J.B: The German pavilion! And Benjamin Buchloch’s reply to it in Artforum. As with his famous ambivalence re Warhol, his evisceration of this new artist provides us all the tools to we need to understand why her art might utterly matter!

C-P: What's your take on the ongoing digitalization of art as far as challenges are concerned, in your own work?

J.B: Well, we are all authored by the digital, by the internet, by social media, and all art that counts will reflect or excavate this given, will trick these agencies into visibility. Criticism must, of course, reflect this, which as a Luddite makes my job quite challenging!

C-P: Lastly, what lies ahead in the near future for you?

J.B:Next is a massive story about my bondage to Jordan Wolfson, coming for the Stedelijk Museum after the fact of their two-part retrospective devoted to the artist’s work. Then comes a little book, The Secret Project, which, as you can guess from the title, I can tell you nothing about. Oh, and my favorite gig, my annual Top Ten for Artforum!

Elena Filipovic, director and chief curator of Kunsthalle Basel


Portrait of Elena Filipovic, photo by Zlatko Micic, 2015

C-P: What might be a few currents in contemporary art you would take a moment to shine light on and address?

E.F: There are new developments in the field of performance and its way of dealing with the specific temporality, attention and protocol of the exhibition (as opposed to the stage) that are particularly interesting. Of course performance as such is not new, but as opposed to it being a fairly occasional or marginalized practice in the art world of the 1960s, the medium has increasingly become a concern among artists who are not exclusively working in performance. This year’s Absolut Art Award is also a reflection of that. Anne Imhof’s performances are only one aspect, although perhaps the best known, of a practice that comprises video, painting, sculpture, and installation. In her case, these other elements are often mobilized in relation to her performances, and for the Absolut Art Award, we were particularly impressed that she wanted to stage an ambitious new performance piece in the California desert, but also consider it as the basis for the production of a new film.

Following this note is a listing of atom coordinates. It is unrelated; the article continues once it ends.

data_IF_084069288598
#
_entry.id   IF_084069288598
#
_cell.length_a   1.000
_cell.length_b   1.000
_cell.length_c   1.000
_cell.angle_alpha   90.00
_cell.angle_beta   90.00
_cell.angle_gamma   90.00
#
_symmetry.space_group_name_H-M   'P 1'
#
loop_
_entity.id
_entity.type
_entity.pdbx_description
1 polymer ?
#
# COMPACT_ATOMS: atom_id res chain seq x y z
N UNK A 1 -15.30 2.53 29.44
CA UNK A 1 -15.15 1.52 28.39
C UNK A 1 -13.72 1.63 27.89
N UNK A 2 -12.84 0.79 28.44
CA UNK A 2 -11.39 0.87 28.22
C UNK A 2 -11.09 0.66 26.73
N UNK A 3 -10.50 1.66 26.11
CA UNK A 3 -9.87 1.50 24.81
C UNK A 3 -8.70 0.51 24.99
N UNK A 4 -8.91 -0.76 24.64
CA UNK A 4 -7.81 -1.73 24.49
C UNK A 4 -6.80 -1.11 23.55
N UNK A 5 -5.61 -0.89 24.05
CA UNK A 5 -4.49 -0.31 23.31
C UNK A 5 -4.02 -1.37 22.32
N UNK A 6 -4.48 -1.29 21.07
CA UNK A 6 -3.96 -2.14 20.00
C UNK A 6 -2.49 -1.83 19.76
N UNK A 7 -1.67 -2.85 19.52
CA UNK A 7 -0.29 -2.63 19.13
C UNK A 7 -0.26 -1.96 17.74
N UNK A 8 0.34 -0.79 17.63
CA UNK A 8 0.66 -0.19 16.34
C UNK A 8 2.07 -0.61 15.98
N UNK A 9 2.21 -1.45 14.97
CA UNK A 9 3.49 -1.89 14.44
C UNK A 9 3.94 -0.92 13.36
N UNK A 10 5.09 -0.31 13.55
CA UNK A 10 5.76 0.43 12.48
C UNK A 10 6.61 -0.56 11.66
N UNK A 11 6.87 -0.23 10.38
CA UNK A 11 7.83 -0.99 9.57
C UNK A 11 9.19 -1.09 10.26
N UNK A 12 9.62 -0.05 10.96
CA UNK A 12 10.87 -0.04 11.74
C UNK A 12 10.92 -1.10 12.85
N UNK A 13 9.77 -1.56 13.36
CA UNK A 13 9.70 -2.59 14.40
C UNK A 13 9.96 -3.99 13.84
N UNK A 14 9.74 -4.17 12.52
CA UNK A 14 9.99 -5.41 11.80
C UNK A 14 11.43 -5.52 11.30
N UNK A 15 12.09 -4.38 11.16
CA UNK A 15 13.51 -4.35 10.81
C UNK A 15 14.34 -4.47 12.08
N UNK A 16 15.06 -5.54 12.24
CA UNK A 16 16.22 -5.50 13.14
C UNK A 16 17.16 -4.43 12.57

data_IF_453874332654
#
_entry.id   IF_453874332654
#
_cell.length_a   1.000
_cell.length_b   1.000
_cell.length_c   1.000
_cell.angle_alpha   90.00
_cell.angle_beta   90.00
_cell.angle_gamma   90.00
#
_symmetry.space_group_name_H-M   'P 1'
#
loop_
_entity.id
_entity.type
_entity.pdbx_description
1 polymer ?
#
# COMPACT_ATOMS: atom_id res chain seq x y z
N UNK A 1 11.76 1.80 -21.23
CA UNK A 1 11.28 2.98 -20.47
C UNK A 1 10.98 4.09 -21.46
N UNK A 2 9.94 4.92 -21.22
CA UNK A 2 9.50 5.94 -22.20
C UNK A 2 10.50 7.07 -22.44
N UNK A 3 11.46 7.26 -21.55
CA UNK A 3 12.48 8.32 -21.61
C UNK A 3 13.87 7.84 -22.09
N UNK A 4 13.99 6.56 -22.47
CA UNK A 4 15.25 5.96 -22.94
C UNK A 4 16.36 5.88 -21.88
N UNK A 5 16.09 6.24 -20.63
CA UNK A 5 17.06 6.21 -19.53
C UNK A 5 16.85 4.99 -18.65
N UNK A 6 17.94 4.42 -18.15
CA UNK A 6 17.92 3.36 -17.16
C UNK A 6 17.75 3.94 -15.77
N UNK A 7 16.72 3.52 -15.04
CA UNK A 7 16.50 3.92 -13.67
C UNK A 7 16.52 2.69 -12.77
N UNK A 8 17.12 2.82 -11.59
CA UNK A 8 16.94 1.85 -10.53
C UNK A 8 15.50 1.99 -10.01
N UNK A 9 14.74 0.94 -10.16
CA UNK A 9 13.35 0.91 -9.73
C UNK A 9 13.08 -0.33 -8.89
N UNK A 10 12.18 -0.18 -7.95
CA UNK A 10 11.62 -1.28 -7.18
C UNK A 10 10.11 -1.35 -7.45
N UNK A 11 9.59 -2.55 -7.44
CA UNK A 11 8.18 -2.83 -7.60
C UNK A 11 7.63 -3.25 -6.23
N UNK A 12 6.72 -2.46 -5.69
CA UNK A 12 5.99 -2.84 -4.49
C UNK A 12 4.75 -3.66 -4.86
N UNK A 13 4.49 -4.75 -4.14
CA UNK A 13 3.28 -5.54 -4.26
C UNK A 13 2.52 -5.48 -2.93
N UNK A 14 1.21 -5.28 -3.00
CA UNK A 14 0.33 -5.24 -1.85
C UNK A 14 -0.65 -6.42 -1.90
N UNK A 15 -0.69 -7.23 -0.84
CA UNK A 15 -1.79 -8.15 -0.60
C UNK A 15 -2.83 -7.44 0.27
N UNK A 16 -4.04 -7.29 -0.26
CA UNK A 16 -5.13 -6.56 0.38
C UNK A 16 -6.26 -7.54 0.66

C-P: What will have been a few favourite art moments in the year that passed so far?

E.F: As a member of the Absolut jury, I am perhaps biased, but Anne Imhof’s German Pavilion was a particular highlight. We had already made our decision about her project long before the Pavilion opened, but seeing it confirmed what we all already suspected: that we had selected a figure with a singular and impactful voice.

C-P: What's your take on the ongoing digitalization of art as far as challenges are concerned, in your own work?

E.F: It’s interesting you ask about that in particular because at Kunsthalle Basel, where I am director, we just opened an exhibition devoted to the Photo Archive of the institution, to commemorate its digitalization. As it happens our Photo Archive documents over 100 years of exhibition history, artworks, artists at work, and shows getting mounted, and it’s a pretty spectacular history. But ours – like many photo archives – was largely inaccessible to a general public. We have about 25,000 photos, transparencies, glass plate negatives, Polaroids and other images, and these are now being systematically restored, catalogued, and digitized and made available on-line. This is a massive task and while it feels important, it’s also not the kind of thing a contemporary art institution like ours is usually preoccupied with. We look forward, not back, as a matter of principle. On the other hand, the digitalization of art is extremely vital in our current moment, especially when so many people use the internet as a research tool. So we justify this process by recognizing this, and we recognize that to digitalize a Photo Archive like ours is to look back at a history of more than 100 years of looking forward.

C-P: Lastly, what lies ahead in the near future for you?

E.F: At Kunsthalle Basel we are preparing exhibitions with artists from Yuri Ancarani and Raphaela Vogel to Tania Pérez Cordova and Sanya Kantarovsky, in other words, an emerging generation of artists who work in a wide range of mediums, including film, sculpture, painting, installation, and even performance.


Portrait of Simon Castets, © Photo Bruno Zhu